Huge weekend for sliders 

Bobsleigh/skeleton athletes win four in Whistler; luge athletes net two podiums in Austria

click to enlarge PHOTO BY ANDREW MITCHELL - PODIUM RUSH Lyndon Rush and Lascelles Brown placed second in the men's two-man bobsleigh on Friday. In total, the national team won four medals at home.
  • Photo BY andrew Mitchell
  • PODIUM RUSH Lyndon Rush and Lascelles Brown placed second in the men's two-man bobsleigh on Friday. In total, the national team won four medals at home.

Canada's goal at the 2014 Olympic Games is to match or exceed our results from the Games in 2010, placing first overall for gold medals and third for total medals in Sochi, Russia. The sliding sports — bobsleigh, skeleton and luge — were responsible for four of Canada's medals, including two gold, and will have to make a sizeable contribution again in 2014 to boost the team's chances.

Judging from this past weekend at a World Cup bobsleigh and skeleton race in Whistler and at a luge World Cup in Austria, the team has the potential to do that and more. In Whistler, athletes won medals at four out of five races with some athletes making history and setting personal bests. In Austria, lugers won medals at two of three events, including a silver medal in the new team event.

Sarah Reid takes skeleton silver

Canada's Sarah Reid earned the silver Friday in the women's skeleton event at Whistler Sliding Centre on Nov. 23, the first competition of the weekend at the Viessman FIBT Bobsleigh and Skeleton World Cup.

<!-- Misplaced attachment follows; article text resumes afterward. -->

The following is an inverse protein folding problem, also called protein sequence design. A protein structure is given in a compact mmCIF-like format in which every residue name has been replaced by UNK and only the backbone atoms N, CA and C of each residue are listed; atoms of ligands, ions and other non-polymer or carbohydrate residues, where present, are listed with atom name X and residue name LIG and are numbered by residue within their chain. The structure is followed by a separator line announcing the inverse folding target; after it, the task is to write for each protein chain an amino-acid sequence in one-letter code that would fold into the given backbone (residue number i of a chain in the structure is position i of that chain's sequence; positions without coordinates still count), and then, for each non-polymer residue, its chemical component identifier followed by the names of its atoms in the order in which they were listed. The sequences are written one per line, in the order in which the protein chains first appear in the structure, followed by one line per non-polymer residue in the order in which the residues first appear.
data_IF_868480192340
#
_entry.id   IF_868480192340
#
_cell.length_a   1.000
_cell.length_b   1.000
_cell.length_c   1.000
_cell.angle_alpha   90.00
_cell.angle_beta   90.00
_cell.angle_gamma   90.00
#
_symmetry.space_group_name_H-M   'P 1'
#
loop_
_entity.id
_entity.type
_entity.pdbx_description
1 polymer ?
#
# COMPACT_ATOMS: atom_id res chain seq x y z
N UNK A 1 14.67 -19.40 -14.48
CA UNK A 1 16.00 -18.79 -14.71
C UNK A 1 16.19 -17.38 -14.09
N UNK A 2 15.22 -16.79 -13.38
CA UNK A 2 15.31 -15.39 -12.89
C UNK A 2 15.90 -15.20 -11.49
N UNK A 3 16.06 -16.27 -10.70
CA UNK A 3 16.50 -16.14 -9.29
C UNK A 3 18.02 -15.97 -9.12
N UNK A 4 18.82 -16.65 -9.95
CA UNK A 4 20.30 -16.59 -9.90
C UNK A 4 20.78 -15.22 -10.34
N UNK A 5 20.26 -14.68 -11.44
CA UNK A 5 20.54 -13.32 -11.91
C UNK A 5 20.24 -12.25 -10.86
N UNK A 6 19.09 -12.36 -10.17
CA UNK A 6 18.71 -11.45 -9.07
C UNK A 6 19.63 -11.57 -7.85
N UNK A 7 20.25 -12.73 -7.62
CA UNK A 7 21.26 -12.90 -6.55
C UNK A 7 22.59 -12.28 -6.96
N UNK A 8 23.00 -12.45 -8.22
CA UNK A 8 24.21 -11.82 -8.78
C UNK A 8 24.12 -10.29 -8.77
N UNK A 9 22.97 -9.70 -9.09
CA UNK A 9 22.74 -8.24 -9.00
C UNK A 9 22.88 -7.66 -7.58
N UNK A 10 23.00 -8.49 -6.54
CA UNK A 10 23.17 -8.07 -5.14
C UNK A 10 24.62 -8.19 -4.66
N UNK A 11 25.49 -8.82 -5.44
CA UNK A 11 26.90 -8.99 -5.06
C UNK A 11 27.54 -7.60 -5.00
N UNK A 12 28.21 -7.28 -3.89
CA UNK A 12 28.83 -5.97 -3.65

Canada had a shot at a double or even a triple podium in the event. After the first run, Germany's Marion Thees was sitting first while the Canadians, Cassie Hawrysh, Reid and Mellisa Hollingsworth were second, third and fourth respectively.

But Thees wasn't giving up her lead without a fight and put down a fast second run to secure the gold medal with a time of 1:50.92. Reid finished her day in second place in 1:51.09, while Cassie Hawrysh made a mistake that bumped her back two spots to fourth in 1:51.19.

Mellisa Hollingsworth also made a mistake to move into fifth in 1:51.19, while Elizabeth Yarnold of Great Britain put down the fastest second run of the day to move up into third overall.

In skeleton, the top six are recognized on the podium with Canadian sliders filling out three of the six spots.

Reid had not been on the World Cup podium before this season and now has two silver medals in her first three races. She was very satisfied with her day.

"I'm really excited," she said. "Coming into the race I had a talk with my coaches after Salt Lake City, which wasn't a great race for me. I wanted to put pressure on myself this week, and set high goals for myself."

Hawrysh, a rookie who has already been in the top five twice, was disappointed to miss out on a podium, but said she's still learning from every race.

"I was steering too hard, to be honest," she said. "But it's been great (this season), a great learning experience. Each race has taught me some new lessons."

As for Mellisa Hollingsworth, who won on this course last year, she came into this week battling an illness and didn't do as well as she wanted to.

While she didn't want to blame her performance on her health, she says it was a factor. "Sliding is hard on your head as it is, much less having a massive head cold."

Rush second in two-man bobsleigh.